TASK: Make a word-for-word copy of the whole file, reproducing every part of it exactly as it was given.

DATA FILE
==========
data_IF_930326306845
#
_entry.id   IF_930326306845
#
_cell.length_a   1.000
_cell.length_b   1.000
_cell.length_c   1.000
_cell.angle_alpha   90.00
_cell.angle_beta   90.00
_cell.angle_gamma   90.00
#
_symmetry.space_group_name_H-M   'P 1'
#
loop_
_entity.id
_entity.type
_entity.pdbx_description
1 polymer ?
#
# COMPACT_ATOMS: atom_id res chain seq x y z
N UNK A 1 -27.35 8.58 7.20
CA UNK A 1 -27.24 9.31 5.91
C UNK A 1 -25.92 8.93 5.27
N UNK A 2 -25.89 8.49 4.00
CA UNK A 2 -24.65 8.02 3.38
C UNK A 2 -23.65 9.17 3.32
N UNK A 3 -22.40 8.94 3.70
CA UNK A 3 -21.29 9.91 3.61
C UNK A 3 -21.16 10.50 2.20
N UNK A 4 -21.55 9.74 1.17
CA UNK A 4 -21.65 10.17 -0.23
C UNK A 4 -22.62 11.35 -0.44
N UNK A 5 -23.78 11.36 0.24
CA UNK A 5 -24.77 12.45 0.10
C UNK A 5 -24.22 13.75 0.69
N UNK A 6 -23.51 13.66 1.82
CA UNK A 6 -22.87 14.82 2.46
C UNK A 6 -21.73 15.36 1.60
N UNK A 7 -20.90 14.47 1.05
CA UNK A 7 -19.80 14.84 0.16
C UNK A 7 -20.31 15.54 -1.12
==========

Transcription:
data_IF_930326306845
#
_entry.id   IF_930326306845
#
_cell.length_a   1.000
_cell.length_b   1.000
_cell.length_c   1.000
_cell.angle_alpha   90.00
_cell.angle_beta   90.00
_cell.angle_gamma   90.00
#
_symmetry.space_group_name_H-M   'P 1'
#
loop_
_entity.id
_entity.type
_entity.pdbx_description
1 polymer ?
#
# COMPACT_ATOMS: atom_id res chain seq x y z
N UNK A 1 -27.35 8.58 7.20
CA UNK A 1 -27.24 9.31 5.91
C UNK A 1 -25.92 8.93 5.27
N UNK A 2 -25.89 8.49 4.00
CA UNK A 2 -24.65 8.02 3.38
C UNK A 2 -23.65 9.17 3.32
N UNK A 3 -22.40 8.94 3.70
CA UNK A 3 -21.29 9.91 3.61
C UNK A 3 -21.16 10.50 2.20
N UNK A 4 -21.55 9.74 1.17
CA UNK A 4 -21.65 10.17 -0.23
C UNK A 4 -22.62 11.35 -0.44
N UNK A 5 -23.78 11.36 0.24
CA UNK A 5 -24.77 12.45 0.10
C UNK A 5 -24.22 13.75 0.69
N UNK A 6 -23.51 13.66 1.82
CA UNK A 6 -22.87 14.82 2.46
C UNK A 6 -21.73 15.36 1.60
N UNK A 7 -20.90 14.47 1.05
CA UNK A 7 -19.80 14.84 0.16
C UNK A 7 -20.31 15.54 -1.12